A group of five led by Julie set up their filming equipment in the hotel of the derelict town of Goldfield, hoping to capture footage of the ghost of Elisabeth Walker, a maid tortured and ... See full summary »
The murderous fisherman with a hook is back to once again stalk the two surviving teens, Julie and Ray, who left him for dead, as well as cause even more murder and mayhem, this time at a posh island resort.
Jennifer Love Hewitt,
Freddie Prinze Jr.,
Urban Legends: The Final Cut follows Amy Mayfield (Morrison), a student at Alpine University who struggles to complete her thesis film on urban legends - only to have her crew members fall prey to fatal 'accidents.' Suspicious, Amy investigates and discovers a much more sinister hand at work. Now she must unmask the killer before she, too, becomes an urban legend. Written by
Funeral March of the Marionette
Written by Charles Gound
Performed by Lalo Schifrin and the San Diego Symphony Pops
Under License from Platinum Entertainment, Inc.
By arrangement with Modern World Entertainment See more »
Who will be left on screen and who will be left on the cutting room floor?
Watching Urban Legends: Final cut made me sure of one thing. As a director, John Ottman is one hell of a composer. Think that seems a bit harsh? Watch the movie and then get back to me. It's one of those films you may have heard of before now, with people warning you of just how bad it is, and you can't believe it's quite THAT bad. Well, it is.
This time around the action takes place at a film school and there's a movie being filmed about a killer who uses urban legends as part of his M.O. However, getting the film finished proves to be quite problematic, thanks to the small problem of an actual killer killing off many of the people involved.
To be fair, the faults don't all lie with Ottman. The biggest failing is the poor, lazy script by Paul Harris Boardman and Scott Derrickson. It's one of those horrible horror scripts that gets rid of people left, right and centre without anyone involved ever really noticing (the leading lady asks about a missing "actress" but that's about it). It also thinks it's being clever at times when that cleverness is completely wasted in the quagmire of sewage that the rest of the movie is made up of.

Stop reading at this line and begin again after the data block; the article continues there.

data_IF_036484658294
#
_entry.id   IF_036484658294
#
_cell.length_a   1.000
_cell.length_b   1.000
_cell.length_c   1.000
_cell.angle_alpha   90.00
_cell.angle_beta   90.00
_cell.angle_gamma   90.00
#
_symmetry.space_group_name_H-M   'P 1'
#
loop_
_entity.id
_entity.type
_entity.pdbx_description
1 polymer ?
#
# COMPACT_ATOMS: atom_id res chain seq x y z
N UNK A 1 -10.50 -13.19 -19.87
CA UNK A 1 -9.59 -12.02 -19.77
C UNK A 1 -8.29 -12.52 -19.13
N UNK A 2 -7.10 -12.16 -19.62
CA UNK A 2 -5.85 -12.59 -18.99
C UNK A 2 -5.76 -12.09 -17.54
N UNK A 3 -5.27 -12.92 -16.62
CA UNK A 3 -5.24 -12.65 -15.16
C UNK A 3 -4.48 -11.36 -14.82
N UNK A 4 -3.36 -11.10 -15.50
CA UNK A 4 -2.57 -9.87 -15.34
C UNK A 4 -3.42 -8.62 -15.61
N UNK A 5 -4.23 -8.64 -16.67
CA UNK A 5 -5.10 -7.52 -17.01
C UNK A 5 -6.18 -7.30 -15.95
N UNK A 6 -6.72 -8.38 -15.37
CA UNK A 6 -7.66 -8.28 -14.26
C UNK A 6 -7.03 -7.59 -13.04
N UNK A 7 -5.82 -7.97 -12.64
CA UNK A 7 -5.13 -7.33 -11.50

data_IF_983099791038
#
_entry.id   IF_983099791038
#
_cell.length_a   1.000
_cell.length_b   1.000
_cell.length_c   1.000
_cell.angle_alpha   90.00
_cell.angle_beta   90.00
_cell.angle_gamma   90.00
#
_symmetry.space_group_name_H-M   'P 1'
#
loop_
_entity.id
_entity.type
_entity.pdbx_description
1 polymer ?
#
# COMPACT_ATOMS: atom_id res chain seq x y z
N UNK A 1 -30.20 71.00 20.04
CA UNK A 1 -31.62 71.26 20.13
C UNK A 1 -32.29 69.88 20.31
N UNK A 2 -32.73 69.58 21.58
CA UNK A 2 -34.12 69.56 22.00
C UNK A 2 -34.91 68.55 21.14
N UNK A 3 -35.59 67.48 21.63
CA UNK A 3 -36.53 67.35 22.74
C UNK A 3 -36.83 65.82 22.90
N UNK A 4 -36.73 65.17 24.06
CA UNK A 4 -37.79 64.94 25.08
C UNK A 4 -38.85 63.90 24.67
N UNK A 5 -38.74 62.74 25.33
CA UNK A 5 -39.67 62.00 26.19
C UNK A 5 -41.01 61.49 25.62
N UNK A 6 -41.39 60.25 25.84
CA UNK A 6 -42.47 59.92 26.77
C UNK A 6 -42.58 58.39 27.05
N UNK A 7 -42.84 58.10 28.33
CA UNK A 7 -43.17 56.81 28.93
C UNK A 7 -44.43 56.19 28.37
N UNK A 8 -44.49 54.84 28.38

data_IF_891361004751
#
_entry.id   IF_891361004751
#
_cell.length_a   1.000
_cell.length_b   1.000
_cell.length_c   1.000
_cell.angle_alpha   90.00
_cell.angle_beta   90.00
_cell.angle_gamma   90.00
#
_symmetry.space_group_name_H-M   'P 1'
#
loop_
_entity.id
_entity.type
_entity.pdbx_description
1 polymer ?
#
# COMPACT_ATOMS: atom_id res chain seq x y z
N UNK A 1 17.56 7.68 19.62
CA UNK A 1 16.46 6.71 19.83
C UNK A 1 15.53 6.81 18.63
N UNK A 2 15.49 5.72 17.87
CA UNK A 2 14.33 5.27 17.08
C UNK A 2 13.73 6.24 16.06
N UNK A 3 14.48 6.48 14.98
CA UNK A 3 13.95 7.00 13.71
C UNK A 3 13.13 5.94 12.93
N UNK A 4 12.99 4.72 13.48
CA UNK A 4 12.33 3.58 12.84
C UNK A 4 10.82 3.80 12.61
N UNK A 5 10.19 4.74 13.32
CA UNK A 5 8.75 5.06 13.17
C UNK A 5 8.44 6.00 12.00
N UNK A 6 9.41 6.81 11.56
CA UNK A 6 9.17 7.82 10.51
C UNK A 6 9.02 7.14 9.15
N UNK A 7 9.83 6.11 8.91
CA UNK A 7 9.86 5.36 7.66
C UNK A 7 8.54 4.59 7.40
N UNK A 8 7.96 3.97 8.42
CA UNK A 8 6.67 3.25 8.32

The cast are okay. Anthony Anderson is his usual boisterous self, Eva Mendes probably wants to wipe this one from her CV, Loretta Devine returns from the first movie and actually provides more entertainment this time in contrast to everything else going on and the great Hart Bochner is as great as ever. Sadly, Jennifer Morrison and Matthew Davis in the lead roles are two of the blander folk on screen and can't carry the audience through the many weaker patches.
Ottman shows one or two moments of aptitude but, for the most part, he seems to buckle under and drown in the growing mountain of hokum that develops on screen. I almost felt sorry for him. Almost. At least he didn't necessarily have to watch the bloody thing.
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